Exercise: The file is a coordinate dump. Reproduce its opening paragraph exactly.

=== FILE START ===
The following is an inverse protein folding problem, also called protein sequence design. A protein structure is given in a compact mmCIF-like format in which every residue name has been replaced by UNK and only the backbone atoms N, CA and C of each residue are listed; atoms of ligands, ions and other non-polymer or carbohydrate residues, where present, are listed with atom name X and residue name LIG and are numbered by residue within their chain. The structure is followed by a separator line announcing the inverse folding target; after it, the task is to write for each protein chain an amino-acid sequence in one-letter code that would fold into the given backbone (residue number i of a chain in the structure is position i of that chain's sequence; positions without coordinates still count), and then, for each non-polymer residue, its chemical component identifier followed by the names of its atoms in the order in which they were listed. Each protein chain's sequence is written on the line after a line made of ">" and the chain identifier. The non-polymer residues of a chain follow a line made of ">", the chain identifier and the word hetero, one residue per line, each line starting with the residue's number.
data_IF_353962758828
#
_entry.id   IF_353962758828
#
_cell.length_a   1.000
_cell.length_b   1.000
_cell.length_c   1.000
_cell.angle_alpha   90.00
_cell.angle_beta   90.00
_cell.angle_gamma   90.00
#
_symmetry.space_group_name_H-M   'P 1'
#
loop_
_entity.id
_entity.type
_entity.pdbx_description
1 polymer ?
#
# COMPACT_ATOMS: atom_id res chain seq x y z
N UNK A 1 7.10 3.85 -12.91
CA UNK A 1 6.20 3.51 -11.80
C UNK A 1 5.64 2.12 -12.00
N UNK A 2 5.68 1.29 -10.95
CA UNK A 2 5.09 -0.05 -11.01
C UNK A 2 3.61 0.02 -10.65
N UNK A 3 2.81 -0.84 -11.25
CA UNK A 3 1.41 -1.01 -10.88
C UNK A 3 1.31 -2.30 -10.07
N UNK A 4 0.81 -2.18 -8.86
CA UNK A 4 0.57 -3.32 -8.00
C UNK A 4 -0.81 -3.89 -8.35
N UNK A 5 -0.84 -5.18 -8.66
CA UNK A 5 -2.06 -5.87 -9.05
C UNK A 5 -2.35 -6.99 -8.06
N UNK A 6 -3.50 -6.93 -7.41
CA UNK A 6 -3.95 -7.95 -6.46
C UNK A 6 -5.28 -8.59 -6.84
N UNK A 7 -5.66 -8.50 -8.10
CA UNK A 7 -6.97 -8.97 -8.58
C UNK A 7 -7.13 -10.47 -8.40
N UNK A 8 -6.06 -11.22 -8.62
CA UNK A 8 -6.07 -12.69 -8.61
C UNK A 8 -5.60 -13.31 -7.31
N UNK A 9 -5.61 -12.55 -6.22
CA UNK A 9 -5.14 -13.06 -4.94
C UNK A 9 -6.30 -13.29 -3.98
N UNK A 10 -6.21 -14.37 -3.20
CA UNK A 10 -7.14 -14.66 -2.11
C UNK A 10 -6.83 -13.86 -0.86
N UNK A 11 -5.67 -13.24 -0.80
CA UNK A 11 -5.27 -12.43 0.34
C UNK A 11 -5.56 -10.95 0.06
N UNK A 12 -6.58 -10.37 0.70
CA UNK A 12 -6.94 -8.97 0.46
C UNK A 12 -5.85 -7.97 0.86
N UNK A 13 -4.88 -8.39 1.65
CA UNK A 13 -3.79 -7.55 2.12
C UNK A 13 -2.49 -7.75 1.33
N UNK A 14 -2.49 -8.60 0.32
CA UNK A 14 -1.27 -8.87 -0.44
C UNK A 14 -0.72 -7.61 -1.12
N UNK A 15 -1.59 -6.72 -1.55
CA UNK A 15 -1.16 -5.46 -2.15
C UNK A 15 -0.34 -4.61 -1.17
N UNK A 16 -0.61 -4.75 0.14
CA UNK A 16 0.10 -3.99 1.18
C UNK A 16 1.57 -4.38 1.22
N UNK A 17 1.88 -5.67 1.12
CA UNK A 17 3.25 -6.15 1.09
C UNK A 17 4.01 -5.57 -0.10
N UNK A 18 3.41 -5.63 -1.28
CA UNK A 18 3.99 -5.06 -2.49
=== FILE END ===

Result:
The following is an inverse protein folding problem, also called protein sequence design. A protein structure is given in a compact mmCIF-like format in which every residue name has been replaced by UNK and only the backbone atoms N, CA and C of each residue are listed; atoms of ligands, ions and other non-polymer or carbohydrate residues, where present, are listed with atom name X and residue name LIG and are numbered by residue within their chain. The structure is followed by a separator line announcing the inverse folding target; after it, the task is to write for each protein chain an amino-acid sequence in one-letter code that would fold into the given backbone (residue number i of a chain in the structure is position i of that chain's sequence; positions without coordinates still count), and then, for each non-polymer residue, its chemical component identifier followed by the names of its atoms in the order in which they were listed. Each protein chain's sequence is written on the line after a line made of ">" and the chain identifier. The non-polymer residues of a chain follow a line made of ">", the chain identifier and the word hetero, one residue per line, each line starting with the residue's number.